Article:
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Stroke Risk Assessment and Future Stroke Primary Prevention Trial: Workshop Summary


 

January 13 - 14, 2004

As the U.S. population ages, stroke deaths are projected to double during the next thirty years. However, the increase in stroke-related mortality does not fully reflect the public health burden of stroke, as most strokes are not fatal and often result in chronic neurological disability, including vascular dementia. In addition, brain imaging studies indicate that risk factors for clinical (overt) strokes, such as hypertension, often lead to covert infarcts, resulting in subtle brain injury and cognitive decline. Although data on the incidence of covert brain infarcts are still sketchy, available statistics on clinical strokes indicate that of the 700,000 cases recorded each year, 500,000 (or about 70%) are first-ever strokes. It is clear that, to reduce the neurological burden of clinical stroke, efforts must focus on primary prevention.

In April 2002, the NINDS-sponsored Stroke Progress Review Group (Stroke PRG) met to identify and prioritize research needs in basic science, epidemiology, and clinical studies related to stroke. Among the priorities identified by the Stroke PRG was a need for greater focus on primary prevention of stroke [include link to the report from this meeting]. To address this need, the National Institute of Neurological Disorders and Stroke held a workshop titled "Stroke Risk Assessment and Future Stroke Primary Prevention Trials" on January 12-13, 2004.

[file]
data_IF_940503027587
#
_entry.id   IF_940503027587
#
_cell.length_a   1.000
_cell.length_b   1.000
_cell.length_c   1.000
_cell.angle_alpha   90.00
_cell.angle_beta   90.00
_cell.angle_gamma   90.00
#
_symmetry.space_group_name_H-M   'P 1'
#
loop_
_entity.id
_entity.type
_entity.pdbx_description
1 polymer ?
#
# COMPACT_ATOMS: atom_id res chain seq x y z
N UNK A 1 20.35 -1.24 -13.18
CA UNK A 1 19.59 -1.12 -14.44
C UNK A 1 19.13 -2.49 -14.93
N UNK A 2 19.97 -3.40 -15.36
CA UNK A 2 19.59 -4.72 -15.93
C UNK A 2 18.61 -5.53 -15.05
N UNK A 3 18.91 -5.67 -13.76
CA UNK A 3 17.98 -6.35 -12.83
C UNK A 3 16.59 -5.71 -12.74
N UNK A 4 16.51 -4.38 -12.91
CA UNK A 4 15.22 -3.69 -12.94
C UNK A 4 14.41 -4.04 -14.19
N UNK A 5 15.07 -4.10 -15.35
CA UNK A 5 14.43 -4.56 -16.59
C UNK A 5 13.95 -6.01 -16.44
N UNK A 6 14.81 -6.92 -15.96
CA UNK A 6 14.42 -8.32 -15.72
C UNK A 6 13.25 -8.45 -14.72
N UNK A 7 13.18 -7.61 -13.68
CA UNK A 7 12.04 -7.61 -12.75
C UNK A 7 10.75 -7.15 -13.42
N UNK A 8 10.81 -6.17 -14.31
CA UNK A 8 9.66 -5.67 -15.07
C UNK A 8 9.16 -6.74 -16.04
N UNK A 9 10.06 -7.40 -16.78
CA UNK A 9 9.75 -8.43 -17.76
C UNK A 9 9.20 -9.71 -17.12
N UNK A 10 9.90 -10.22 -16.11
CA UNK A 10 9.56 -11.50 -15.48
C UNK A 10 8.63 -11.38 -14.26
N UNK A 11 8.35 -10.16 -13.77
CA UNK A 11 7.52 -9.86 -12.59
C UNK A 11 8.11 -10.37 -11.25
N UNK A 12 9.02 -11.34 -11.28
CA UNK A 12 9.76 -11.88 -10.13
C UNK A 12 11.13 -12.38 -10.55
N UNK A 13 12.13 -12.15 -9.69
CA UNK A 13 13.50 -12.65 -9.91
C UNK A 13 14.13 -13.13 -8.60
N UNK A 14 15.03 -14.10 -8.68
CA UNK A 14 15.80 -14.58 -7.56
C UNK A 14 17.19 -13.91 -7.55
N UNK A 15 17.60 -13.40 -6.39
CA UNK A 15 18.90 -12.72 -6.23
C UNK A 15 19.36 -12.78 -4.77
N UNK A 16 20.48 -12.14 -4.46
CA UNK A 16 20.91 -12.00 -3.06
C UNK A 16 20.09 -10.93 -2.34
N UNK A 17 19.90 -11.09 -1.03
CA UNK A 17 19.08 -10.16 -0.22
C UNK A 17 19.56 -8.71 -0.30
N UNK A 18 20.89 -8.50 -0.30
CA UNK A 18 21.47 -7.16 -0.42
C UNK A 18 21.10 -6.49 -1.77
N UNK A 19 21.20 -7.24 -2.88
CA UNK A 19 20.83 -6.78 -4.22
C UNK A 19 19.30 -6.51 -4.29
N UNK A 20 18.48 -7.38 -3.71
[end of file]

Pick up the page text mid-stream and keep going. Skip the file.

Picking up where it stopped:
The Workshop discussions focused on issues in stroke risk assessment and the need for continued refinement of existing tools for identification of high-risk patients; the high-risk vs. population based approaches to primary prevention; characteristics of ideal candidate treatments in primary stroke prevention trials; potential candidate drugs, such as the “polypill”, aspirin, and insulin sensitizers; the use of surrogate markers and measures of subclinical disease as either risk assessment tools or as outcomes; and methodological and logistical issues in stroke primary prevention trials. Special emphasis was placed on the importance of assessing cognitive decline as an important consequence of covert and clinical vascular injury of the brain.

The workshop resulted in specific recommendations for the next research steps leading toward stroke primary prevention clinical trials. The participants concluded that although scientific or logistic barriers to stroke primary prevention trials are challenging, they are not insurmountable.

Last updated April 19, 2005